Japanese boffins have demonstrated a rather nifty way of preventing online password theft by screen capture and shoulder surfing – flood the screen with a barrage of dummy cursors.
Researchers at the government backed Japan Science and Technology (JST) Agency showed off the rather unusual approach to preventing fraud to local tech vid site DigInfoTV.
The technique works by camouflaging the user’s cursor so anyone looking over their shoulder or remotely taking screen grabs of the page will not be able to detect which keys on the software keyboard are being chosen.
The dummy cursors are designed to move in a random fashion across the screen to make it even more difficult to spot the real one, although apparently they need to number around 20 before detection rates drop to low enough levels.
"At first sight, it looks as if the user, too, will get confused which cursor is real,” said Keita Watanabe of the JST’s Igarashi Design Interface Project.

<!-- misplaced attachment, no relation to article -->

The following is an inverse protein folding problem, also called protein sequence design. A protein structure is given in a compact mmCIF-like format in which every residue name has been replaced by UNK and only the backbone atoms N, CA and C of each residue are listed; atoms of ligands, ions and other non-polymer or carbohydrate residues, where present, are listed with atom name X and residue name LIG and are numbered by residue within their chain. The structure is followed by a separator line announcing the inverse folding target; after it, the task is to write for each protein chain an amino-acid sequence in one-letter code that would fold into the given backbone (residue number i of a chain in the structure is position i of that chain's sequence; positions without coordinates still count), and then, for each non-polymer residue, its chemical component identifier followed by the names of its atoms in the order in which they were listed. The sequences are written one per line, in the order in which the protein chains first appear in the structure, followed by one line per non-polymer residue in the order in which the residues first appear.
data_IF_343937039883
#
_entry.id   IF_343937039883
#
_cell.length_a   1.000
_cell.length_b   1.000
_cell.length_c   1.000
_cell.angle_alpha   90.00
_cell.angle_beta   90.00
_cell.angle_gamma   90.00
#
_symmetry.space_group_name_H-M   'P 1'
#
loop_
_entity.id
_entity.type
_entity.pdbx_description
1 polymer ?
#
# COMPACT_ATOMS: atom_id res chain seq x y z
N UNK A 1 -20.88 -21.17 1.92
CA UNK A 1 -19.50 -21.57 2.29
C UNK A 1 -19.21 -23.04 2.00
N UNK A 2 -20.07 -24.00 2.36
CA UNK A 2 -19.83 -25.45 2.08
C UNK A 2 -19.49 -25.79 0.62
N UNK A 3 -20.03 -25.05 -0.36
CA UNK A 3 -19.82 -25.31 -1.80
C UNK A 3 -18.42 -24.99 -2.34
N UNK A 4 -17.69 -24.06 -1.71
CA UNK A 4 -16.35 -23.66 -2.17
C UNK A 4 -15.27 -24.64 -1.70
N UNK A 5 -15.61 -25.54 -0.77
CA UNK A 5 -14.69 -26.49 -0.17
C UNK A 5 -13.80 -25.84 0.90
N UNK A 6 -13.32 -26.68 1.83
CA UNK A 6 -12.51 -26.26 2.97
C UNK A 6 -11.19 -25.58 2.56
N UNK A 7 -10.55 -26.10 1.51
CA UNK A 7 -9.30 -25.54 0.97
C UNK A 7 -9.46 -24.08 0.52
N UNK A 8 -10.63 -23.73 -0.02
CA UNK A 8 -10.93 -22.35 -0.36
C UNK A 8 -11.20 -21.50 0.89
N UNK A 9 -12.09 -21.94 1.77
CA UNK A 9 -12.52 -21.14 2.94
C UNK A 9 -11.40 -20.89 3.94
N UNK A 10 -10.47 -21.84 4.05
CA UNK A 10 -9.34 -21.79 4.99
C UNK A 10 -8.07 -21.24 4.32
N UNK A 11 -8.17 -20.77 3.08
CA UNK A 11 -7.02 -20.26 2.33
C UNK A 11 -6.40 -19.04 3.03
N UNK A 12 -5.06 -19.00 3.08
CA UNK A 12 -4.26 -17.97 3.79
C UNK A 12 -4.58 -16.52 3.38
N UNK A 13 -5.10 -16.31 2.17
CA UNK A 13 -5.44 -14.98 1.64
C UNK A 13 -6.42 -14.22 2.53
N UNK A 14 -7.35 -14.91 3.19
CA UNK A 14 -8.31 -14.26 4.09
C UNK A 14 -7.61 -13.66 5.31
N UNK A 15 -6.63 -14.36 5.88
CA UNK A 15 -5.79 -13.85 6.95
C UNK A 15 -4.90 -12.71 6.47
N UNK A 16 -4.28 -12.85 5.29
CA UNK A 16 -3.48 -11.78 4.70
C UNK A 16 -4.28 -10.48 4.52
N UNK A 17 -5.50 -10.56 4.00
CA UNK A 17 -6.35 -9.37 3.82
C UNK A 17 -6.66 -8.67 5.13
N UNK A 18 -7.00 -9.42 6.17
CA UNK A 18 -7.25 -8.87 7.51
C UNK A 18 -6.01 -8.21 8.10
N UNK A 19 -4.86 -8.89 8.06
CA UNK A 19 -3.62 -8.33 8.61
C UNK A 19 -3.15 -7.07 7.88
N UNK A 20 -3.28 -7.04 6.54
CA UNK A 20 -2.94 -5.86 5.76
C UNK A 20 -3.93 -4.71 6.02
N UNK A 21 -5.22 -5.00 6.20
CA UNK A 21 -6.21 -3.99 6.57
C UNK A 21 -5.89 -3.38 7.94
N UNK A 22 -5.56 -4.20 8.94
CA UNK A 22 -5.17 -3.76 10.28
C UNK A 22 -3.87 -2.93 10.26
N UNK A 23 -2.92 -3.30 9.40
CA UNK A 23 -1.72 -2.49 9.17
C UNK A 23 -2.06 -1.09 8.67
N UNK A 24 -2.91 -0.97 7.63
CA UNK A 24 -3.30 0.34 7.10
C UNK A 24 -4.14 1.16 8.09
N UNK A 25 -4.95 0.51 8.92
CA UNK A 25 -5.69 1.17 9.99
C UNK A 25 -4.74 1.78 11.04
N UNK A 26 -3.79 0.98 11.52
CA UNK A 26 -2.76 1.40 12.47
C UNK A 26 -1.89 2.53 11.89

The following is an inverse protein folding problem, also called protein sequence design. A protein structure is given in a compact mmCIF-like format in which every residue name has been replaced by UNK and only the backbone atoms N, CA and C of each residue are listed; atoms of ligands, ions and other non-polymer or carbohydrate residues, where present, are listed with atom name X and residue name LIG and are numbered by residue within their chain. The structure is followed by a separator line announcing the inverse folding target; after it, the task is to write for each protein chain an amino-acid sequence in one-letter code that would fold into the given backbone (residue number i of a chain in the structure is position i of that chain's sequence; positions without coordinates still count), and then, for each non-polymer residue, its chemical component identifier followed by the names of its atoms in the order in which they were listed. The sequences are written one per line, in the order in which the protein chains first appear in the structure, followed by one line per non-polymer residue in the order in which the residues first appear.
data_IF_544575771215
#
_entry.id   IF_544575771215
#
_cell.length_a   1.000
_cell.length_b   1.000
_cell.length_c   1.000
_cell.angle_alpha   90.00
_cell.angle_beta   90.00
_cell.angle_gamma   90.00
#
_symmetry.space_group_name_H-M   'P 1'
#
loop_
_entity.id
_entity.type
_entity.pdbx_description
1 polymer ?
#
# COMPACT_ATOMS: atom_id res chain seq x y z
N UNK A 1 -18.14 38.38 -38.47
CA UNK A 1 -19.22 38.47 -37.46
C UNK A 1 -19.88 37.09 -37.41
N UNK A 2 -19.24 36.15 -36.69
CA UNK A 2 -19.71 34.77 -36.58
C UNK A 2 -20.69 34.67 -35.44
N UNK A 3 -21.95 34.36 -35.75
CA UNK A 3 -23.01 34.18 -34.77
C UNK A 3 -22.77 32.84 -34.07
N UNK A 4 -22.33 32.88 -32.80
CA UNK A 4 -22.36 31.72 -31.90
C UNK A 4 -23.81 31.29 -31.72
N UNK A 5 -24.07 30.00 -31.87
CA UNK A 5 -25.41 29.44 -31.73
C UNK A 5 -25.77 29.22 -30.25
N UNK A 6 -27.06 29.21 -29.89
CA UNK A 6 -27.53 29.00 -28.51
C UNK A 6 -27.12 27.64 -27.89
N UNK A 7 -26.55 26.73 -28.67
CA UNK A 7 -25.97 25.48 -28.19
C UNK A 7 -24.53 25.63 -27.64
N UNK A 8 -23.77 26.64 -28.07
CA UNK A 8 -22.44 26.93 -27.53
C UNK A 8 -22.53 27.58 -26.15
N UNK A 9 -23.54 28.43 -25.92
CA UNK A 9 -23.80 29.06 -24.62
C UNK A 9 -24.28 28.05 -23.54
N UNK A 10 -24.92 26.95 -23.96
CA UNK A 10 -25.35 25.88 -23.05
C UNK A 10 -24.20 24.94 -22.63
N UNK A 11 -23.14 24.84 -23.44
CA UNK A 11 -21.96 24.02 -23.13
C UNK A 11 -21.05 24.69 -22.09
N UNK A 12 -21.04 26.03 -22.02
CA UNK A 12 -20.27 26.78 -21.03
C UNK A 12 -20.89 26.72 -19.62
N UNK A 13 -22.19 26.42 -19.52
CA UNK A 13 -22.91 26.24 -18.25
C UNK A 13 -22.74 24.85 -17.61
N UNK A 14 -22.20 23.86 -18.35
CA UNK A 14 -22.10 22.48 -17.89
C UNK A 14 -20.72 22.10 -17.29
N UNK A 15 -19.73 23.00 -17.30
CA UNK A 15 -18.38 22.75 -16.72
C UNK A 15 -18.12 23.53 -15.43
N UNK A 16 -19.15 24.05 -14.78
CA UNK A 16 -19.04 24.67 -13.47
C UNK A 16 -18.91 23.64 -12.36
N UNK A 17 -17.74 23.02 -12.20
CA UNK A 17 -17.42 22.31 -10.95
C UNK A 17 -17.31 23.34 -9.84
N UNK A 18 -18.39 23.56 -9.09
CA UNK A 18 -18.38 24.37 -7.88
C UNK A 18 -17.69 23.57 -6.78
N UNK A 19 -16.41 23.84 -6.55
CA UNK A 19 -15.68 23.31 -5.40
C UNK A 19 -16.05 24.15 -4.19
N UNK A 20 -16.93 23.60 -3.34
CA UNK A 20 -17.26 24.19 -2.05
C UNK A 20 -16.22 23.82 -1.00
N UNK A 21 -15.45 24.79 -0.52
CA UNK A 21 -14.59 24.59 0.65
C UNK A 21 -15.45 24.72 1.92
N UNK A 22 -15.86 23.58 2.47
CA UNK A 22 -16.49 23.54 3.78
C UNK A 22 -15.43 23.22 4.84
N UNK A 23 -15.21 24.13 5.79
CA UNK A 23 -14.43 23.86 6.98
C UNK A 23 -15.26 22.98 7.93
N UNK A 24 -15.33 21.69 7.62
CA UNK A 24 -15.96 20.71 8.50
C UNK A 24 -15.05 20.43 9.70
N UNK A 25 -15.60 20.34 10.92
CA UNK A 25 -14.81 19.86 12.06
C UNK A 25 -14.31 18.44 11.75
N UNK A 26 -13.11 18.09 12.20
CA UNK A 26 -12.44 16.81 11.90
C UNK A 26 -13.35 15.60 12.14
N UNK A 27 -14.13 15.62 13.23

“But when you try this system, it's surprisingly easy to understand which one is your cursor. Observers though, don't know which cursor you're using.”
The project, part of the JST’s long running research program Exploratory Research for Advanced Technology (ERATO), has also been working on designs for circular software keyboards to fool password peepers.
The SymmetricCursors system also uses dummy cursors to hide the movement of the real one, but with each moving at the same speed around a clock-face keyboard it becomes even more difficult to obtain the user’s PIN.
The researchers will be looking to spin out other security applications based on this technology but first need to “find out more about how people recognise their cursor”, by studying eye-tracker and functional magnetic resonance imaging (fMRI) tests, Watanabe claimed. ®